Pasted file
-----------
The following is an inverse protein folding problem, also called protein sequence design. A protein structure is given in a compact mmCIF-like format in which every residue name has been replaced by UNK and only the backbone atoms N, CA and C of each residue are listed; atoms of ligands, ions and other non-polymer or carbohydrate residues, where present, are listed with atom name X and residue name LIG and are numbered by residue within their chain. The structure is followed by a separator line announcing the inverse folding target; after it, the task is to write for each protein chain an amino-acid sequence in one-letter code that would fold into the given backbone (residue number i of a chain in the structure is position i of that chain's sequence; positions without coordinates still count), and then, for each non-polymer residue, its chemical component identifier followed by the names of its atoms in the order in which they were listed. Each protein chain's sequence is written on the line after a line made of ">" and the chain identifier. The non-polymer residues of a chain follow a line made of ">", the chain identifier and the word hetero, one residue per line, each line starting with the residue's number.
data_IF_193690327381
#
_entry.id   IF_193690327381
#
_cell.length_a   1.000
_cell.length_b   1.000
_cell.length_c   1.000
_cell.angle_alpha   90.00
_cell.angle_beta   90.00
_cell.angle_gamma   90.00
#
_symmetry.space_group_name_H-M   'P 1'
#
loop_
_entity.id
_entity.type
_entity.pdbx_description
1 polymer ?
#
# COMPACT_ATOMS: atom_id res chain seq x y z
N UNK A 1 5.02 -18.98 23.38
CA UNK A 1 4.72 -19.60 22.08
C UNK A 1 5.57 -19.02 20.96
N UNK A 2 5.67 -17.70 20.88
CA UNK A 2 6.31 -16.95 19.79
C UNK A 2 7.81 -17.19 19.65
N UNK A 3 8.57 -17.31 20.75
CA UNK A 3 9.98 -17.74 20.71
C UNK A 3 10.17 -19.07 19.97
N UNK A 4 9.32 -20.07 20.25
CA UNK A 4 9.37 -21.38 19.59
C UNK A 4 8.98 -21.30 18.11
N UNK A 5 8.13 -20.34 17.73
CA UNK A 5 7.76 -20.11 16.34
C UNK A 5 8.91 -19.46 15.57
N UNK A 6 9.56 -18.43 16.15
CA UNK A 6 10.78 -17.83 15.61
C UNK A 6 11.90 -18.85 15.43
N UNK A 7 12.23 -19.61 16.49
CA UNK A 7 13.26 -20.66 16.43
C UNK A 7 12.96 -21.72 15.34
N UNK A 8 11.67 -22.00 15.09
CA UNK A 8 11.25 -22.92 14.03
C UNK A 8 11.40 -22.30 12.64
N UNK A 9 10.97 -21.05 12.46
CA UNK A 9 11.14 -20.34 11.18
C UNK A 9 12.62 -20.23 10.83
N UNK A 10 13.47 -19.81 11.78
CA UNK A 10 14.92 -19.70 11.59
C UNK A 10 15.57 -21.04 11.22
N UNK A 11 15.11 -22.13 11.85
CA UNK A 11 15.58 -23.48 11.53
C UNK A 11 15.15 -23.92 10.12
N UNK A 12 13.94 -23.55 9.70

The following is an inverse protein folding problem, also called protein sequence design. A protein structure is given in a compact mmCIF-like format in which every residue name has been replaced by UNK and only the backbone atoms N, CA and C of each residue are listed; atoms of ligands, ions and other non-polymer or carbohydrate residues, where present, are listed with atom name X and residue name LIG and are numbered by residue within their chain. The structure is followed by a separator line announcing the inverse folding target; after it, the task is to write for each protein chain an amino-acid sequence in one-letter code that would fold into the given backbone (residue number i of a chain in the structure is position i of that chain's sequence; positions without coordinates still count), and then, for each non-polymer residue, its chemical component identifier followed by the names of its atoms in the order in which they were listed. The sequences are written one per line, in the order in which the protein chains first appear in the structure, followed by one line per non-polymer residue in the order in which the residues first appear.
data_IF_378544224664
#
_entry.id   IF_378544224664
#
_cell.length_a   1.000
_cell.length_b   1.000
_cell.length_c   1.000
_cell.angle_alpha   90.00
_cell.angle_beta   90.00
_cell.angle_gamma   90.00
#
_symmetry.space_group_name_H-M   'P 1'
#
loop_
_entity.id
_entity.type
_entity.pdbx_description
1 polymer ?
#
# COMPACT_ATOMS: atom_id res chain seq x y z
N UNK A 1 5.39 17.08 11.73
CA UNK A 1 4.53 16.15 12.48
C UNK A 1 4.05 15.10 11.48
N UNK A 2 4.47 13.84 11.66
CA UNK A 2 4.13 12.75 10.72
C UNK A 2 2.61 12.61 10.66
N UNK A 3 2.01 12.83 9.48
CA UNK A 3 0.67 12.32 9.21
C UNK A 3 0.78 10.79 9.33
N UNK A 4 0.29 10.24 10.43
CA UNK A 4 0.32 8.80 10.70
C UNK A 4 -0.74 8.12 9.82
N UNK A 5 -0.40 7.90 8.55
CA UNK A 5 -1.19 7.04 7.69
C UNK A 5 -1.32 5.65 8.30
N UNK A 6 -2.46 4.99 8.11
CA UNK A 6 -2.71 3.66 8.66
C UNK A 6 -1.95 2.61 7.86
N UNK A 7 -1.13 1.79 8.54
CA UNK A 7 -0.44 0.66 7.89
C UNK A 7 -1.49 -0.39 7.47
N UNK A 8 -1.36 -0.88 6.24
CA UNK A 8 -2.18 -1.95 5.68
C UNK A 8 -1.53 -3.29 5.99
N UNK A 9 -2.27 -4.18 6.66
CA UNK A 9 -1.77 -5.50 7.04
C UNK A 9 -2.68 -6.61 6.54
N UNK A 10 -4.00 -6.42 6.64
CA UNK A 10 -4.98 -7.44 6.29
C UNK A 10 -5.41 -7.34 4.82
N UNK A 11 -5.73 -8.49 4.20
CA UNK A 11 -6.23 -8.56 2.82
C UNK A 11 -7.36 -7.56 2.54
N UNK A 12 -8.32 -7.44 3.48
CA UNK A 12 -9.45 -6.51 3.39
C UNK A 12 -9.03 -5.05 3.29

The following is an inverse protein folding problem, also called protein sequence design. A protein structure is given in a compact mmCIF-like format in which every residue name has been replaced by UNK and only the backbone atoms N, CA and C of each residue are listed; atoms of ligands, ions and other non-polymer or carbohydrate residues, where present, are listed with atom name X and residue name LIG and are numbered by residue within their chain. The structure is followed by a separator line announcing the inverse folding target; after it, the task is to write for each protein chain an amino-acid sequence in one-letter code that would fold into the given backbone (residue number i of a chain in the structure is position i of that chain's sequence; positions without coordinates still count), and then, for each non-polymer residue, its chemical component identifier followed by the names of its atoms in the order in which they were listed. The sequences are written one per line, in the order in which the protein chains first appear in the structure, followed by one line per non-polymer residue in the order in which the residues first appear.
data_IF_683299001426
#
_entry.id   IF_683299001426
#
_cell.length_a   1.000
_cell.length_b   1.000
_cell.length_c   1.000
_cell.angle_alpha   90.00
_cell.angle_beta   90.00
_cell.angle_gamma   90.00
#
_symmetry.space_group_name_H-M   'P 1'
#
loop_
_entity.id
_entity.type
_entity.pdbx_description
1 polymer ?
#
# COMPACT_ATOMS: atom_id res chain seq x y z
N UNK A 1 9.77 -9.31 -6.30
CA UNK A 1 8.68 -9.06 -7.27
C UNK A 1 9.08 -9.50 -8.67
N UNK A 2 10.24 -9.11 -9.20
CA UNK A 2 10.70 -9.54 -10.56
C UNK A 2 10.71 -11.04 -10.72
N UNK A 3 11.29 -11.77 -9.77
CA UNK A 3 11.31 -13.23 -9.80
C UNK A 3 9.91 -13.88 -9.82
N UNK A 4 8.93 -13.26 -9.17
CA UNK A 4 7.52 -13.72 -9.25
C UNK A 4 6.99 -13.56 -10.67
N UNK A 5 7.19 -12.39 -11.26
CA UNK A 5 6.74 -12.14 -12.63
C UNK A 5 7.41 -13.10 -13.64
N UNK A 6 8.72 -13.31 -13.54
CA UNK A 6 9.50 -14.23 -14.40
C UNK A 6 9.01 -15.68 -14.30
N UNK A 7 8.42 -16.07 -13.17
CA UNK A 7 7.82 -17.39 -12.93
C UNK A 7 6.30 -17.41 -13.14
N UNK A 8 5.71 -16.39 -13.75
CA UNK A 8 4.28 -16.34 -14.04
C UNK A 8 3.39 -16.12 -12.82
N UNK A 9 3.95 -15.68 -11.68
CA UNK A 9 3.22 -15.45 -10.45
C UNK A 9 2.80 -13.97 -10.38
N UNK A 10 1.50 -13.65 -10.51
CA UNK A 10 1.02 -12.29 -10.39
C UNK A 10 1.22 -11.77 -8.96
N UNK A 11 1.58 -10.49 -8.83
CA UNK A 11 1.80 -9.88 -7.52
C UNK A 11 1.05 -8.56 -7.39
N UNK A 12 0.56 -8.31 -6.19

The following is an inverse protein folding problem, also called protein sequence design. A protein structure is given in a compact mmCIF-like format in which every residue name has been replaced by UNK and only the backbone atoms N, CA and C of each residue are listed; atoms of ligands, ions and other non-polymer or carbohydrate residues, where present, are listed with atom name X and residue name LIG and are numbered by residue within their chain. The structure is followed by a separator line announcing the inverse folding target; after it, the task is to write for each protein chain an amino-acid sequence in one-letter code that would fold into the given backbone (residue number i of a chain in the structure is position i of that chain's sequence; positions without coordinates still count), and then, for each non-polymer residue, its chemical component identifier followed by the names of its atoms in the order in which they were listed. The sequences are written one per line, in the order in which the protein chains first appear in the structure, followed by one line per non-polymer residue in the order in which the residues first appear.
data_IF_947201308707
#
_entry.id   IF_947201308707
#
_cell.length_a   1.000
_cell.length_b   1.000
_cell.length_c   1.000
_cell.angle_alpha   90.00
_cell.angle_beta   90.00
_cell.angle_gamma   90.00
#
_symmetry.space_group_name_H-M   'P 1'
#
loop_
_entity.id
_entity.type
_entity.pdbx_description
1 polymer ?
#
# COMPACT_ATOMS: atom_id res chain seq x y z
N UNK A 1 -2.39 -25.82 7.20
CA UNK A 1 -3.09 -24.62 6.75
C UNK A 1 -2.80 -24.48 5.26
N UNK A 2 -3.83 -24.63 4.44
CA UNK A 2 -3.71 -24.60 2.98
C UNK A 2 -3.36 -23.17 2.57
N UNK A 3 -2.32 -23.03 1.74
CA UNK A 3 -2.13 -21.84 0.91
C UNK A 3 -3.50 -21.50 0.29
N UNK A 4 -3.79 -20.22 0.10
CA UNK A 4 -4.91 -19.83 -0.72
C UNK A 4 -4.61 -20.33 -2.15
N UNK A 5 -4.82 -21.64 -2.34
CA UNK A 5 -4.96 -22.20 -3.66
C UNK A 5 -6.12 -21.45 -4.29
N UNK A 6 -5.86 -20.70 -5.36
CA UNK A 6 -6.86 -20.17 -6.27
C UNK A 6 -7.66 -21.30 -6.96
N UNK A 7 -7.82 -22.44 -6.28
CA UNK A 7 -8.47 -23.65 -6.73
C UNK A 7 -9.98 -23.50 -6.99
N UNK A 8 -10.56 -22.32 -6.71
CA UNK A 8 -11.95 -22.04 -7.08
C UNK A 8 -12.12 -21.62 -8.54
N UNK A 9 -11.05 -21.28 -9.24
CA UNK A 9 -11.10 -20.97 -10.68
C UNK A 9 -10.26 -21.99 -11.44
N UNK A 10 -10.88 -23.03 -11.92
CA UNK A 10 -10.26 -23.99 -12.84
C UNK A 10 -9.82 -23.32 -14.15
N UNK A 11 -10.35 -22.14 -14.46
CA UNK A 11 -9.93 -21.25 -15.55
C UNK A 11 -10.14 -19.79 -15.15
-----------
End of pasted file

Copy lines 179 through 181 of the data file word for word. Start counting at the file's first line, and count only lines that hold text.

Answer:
#
_symmetry.space_group_name_H-M   'P 1'
#